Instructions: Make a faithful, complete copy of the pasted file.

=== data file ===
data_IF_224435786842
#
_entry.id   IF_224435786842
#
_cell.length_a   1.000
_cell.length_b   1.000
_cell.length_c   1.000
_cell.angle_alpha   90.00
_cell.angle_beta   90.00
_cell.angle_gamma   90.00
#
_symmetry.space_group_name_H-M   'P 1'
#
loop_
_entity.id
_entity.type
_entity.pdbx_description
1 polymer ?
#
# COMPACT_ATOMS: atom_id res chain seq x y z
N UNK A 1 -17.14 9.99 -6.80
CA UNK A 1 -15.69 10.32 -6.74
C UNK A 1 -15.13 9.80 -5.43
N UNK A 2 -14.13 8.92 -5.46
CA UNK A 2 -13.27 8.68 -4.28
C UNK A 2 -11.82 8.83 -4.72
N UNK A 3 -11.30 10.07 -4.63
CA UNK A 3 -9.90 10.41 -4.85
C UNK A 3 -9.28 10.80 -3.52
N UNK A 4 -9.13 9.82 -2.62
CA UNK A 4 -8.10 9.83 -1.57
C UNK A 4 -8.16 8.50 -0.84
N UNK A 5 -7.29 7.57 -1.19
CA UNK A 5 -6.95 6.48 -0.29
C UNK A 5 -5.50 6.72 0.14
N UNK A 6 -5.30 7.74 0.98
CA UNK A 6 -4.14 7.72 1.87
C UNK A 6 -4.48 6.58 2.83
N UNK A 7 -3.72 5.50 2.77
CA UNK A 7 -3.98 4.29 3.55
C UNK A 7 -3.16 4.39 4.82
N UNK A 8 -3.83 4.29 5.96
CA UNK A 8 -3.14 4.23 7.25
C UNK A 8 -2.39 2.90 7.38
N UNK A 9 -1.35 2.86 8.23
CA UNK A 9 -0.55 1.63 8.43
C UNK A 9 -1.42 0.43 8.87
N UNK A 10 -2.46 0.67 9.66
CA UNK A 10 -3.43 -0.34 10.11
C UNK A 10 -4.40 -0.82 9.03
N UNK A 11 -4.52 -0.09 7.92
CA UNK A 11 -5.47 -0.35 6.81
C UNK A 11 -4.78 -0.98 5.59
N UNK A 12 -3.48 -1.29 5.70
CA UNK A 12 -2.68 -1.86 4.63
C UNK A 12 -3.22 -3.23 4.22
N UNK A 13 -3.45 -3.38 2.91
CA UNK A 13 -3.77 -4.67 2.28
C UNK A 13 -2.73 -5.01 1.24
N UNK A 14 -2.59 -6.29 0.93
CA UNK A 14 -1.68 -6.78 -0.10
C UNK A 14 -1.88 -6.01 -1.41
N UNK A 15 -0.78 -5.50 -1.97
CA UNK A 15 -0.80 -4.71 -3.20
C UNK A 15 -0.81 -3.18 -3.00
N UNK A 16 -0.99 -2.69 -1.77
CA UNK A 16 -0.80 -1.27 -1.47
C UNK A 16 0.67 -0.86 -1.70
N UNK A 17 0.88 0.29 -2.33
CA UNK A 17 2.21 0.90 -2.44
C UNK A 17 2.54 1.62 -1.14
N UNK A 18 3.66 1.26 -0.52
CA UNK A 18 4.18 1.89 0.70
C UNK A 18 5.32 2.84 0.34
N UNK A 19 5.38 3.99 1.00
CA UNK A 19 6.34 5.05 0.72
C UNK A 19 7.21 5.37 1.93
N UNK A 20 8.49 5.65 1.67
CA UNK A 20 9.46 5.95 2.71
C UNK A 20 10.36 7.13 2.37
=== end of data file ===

data_IF_224435786842
#
_entry.id   IF_224435786842
#
_cell.length_a   1.000
_cell.length_b   1.000
_cell.length_c   1.000
_cell.angle_alpha   90.00
_cell.angle_beta   90.00
_cell.angle_gamma   90.00
#
_symmetry.space_group_name_H-M   'P 1'
#
loop_
_entity.id
_entity.type
_entity.pdbx_description
1 polymer ?
#
# COMPACT_ATOMS: atom_id res chain seq x y z
N UNK A 1 -17.14 9.99 -6.80
CA UNK A 1 -15.69 10.32 -6.74
C UNK A 1 -15.13 9.80 -5.43
N UNK A 2 -14.13 8.92 -5.46
CA UNK A 2 -13.27 8.68 -4.28
C UNK A 2 -11.82 8.83 -4.72
N UNK A 3 -11.30 10.07 -4.63
CA UNK A 3 -9.90 10.41 -4.85
C UNK A 3 -9.28 10.80 -3.52
N UNK A 4 -9.13 9.82 -2.62
CA UNK A 4 -8.10 9.83 -1.57
C UNK A 4 -8.16 8.50 -0.84
N UNK A 5 -7.29 7.57 -1.19
CA UNK A 5 -6.95 6.48 -0.29
C UNK A 5 -5.50 6.72 0.14
N UNK A 6 -5.30 7.74 0.98
CA UNK A 6 -4.14 7.72 1.87
C UNK A 6 -4.48 6.58 2.83
N UNK A 7 -3.72 5.50 2.77
CA UNK A 7 -3.98 4.29 3.55
C UNK A 7 -3.16 4.39 4.82
N UNK A 8 -3.83 4.29 5.96
CA UNK A 8 -3.14 4.23 7.25
C UNK A 8 -2.39 2.90 7.38
N UNK A 9 -1.35 2.86 8.23
CA UNK A 9 -0.55 1.63 8.43
C UNK A 9 -1.42 0.43 8.87
N UNK A 10 -2.46 0.67 9.66
CA UNK A 10 -3.43 -0.34 10.11
C UNK A 10 -4.40 -0.82 9.03
N UNK A 11 -4.52 -0.09 7.92
CA UNK A 11 -5.47 -0.35 6.81
C UNK A 11 -4.78 -0.98 5.59
N UNK A 12 -3.48 -1.29 5.70
CA UNK A 12 -2.68 -1.86 4.63
C UNK A 12 -3.22 -3.23 4.22
N UNK A 13 -3.45 -3.38 2.91
CA UNK A 13 -3.77 -4.67 2.28
C UNK A 13 -2.73 -5.01 1.24
N UNK A 14 -2.59 -6.29 0.93
CA UNK A 14 -1.68 -6.78 -0.10
C UNK A 14 -1.88 -6.01 -1.41
N UNK A 15 -0.78 -5.50 -1.97
CA UNK A 15 -0.80 -4.71 -3.20
C UNK A 15 -0.81 -3.18 -3.00
N UNK A 16 -0.99 -2.69 -1.77
CA UNK A 16 -0.80 -1.27 -1.47
C UNK A 16 0.67 -0.86 -1.70
N UNK A 17 0.88 0.29 -2.33
CA UNK A 17 2.21 0.90 -2.44
C UNK A 17 2.54 1.62 -1.14
N UNK A 18 3.66 1.26 -0.52
CA UNK A 18 4.18 1.89 0.70
C UNK A 18 5.32 2.84 0.34
N UNK A 19 5.38 3.99 1.00
CA UNK A 19 6.34 5.05 0.72
C UNK A 19 7.21 5.37 1.93
N UNK A 20 8.49 5.65 1.67
CA UNK A 20 9.46 5.95 2.71
C UNK A 20 10.36 7.13 2.37